Emergency Preparedness Week starts this Sunday and the Animal Lifeline Emergency Response Team (ALERT) is reminding pet owners to have an evacuation plan in place.
Deborah McBride, director of operations for ALERT, told the Capital News that her volunteers have been busy training for wildfire season, conducting exercises across the Okanagan.
They have rescued plush animals from rooms at the Penticton Lakeside Resort, scooped plastic ducks out of the same hotel’s fountain, rounded up fake horses from the paddocks at the Penticton Equestrian Centre, and more.
Still, McBride said it “scares the heck” out of her and her volunteers when people think ALERT is their emergency preparedness plan.
People, rather, need to have their own plans, McBride said, and ALERT is available to support them.
“We can support people’s plans. We don’t want to become their plan because we only have so many volunteers and we only have one stock trailer. That’s not going to go very far if the whole area is going to be evacuated,” she said. “We’re happy to sit down with them and get them started.”
Though overwhelming, McBride said that once you get started with a plan, the details will fall into place.
She said people should have, at a minimum, 72-hour grab-and-go emergency kits ready for themselves as well as their pets. Kits should include the essentials, such as fresh water and medications.
She also advised that kits for pets include a USB stick with photos of the animals, digital documentation of their medications from the veterinarian as well as the vets’ after-hours emergency number.
For a list of what to pack and other resources, visit the PreparedBC website.
People who own cats and dogs should ensure their animals are crate-trained, McBride continued, in case they have to evacuate to a hotel.
For larger animals, she said her organization has noticed hobby farms that purchase animals, but not a trailer, which would be needed in the event of an evacuation.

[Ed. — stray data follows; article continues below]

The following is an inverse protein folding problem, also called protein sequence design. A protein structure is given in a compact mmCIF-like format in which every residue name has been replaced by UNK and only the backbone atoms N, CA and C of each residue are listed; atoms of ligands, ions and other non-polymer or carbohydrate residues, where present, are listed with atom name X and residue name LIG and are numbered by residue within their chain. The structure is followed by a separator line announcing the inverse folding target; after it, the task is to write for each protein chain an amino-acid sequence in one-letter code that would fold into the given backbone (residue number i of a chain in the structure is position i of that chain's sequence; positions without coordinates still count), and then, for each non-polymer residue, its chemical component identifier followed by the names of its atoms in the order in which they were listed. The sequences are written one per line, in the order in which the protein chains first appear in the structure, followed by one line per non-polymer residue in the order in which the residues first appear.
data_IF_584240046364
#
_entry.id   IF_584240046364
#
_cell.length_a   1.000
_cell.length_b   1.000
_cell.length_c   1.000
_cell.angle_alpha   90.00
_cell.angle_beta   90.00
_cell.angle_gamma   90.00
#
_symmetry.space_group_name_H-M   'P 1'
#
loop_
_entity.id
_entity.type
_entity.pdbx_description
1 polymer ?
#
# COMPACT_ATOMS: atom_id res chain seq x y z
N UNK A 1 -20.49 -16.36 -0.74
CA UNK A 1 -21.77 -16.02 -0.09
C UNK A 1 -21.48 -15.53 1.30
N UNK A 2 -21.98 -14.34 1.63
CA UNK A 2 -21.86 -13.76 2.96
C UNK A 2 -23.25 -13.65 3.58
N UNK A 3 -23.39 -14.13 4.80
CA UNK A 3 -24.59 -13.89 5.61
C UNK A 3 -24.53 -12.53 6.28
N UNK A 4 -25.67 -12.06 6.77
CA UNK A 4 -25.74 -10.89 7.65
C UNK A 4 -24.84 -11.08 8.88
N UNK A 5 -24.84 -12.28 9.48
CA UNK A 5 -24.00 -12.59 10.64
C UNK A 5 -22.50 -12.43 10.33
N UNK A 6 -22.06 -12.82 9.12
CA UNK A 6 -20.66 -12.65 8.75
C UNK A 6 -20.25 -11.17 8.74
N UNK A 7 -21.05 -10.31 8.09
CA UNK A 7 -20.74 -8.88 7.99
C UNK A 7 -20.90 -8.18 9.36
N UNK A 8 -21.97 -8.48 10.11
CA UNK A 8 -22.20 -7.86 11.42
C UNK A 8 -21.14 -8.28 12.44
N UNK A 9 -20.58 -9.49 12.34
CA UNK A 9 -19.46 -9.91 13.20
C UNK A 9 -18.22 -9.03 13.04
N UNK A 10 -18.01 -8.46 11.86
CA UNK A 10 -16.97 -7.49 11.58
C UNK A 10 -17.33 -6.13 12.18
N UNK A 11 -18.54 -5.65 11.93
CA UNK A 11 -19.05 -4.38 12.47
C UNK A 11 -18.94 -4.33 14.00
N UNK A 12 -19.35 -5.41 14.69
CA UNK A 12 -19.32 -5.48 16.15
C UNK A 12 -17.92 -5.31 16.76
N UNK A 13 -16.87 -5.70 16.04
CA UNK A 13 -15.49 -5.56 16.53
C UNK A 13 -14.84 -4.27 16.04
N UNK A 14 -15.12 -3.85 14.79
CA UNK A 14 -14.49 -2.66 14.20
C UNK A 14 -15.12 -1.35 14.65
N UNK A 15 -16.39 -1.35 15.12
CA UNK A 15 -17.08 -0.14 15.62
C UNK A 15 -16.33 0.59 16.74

“It’s something that they have to take on the responsibility for if they’ve taken on the responsibility of having animals,” she said.
She also advised creating buddy systems with neighbours and mutual aid agreements with people in different areas, and carrying the names and numbers of those people with you when you leave your property.
“If there’s a big sale on at Costco and everybody in the neighbourhood is going down to get some fantastic article, buddy with your neighbours so that one person can go and the other can look after your property if something happens,” she said. “Then you’re not all going to be out of the neighbourhood when the roadblocks come up.”
If an alert comes, McBride had additional advice: keep your cats and dogs inside and your larger animals close to home.
“When you get that knock on the door and you’re told to get out of there in 10 minutes, you don’t have time to look for the cat,” she said. “As soon as you go on evacuation alert, you have to keep your animals close.”
Animals that would be difficult to evacuate, such as a mare about to give birth, should be evacuated at alert time, she added.
“Don’t wait for that order to come down because you will not have time.”
When it comes to house fires, McBride said, there is even less time to evacuate.
“Grab-and-go bags are used for when you have a little bit of warning and with a house fire you don’t have any warning, you just have to get out yourself,” she said.
“We can help people prepare for what to do in the event of an interface fire or flooding … but for a house fire that’s a whole other avenue. That’s just a prime example of tragedy.”
Interface fires are fires that have the potential to involve buildings and forest fuel or vegetation simultaneously.
McBride said she knows someone in the Okanagan who has built a ‘catio’ — an outdoor enclosure for cats — and is training their cat to go out to the catio if the smoke alarm goes off, “but in my experience … it may not play out that way,” she said, adding that many animals instead hide under the bed.
She said she has heard of pet owners breaking the windows after they exit their burning house, but smaller animals may not be able to jump that high, “and then you’re just adding oxygen to the fire and that can make it worse.”
Many people are not home when house fires happen, McBride added.
“We had a fire recently in Peachland where the woman had just walked her three little dogs. She was a great animal mom. She put them back in the house and off she went to the gym,” she said. “When she got back her house had burned down. Somebody was able to break down the door and one of the dogs got out, but the other two dogs and cats perished.
“There isn’t an answer. We can’t take our animals with us everywhere we go.”
When it comes to house fires, McBride emphasized prevention.
“Just be FireSmart,” she said.
Wilson Landing Fire chief Don Bennison also advised keeping your property as FireSmart as possible.
“Make sure there are no bare wires, overloaded wires,” Bennison said.
In the event of the death of a pet, McBride advised grief counselling, for which ALERT provides referrals.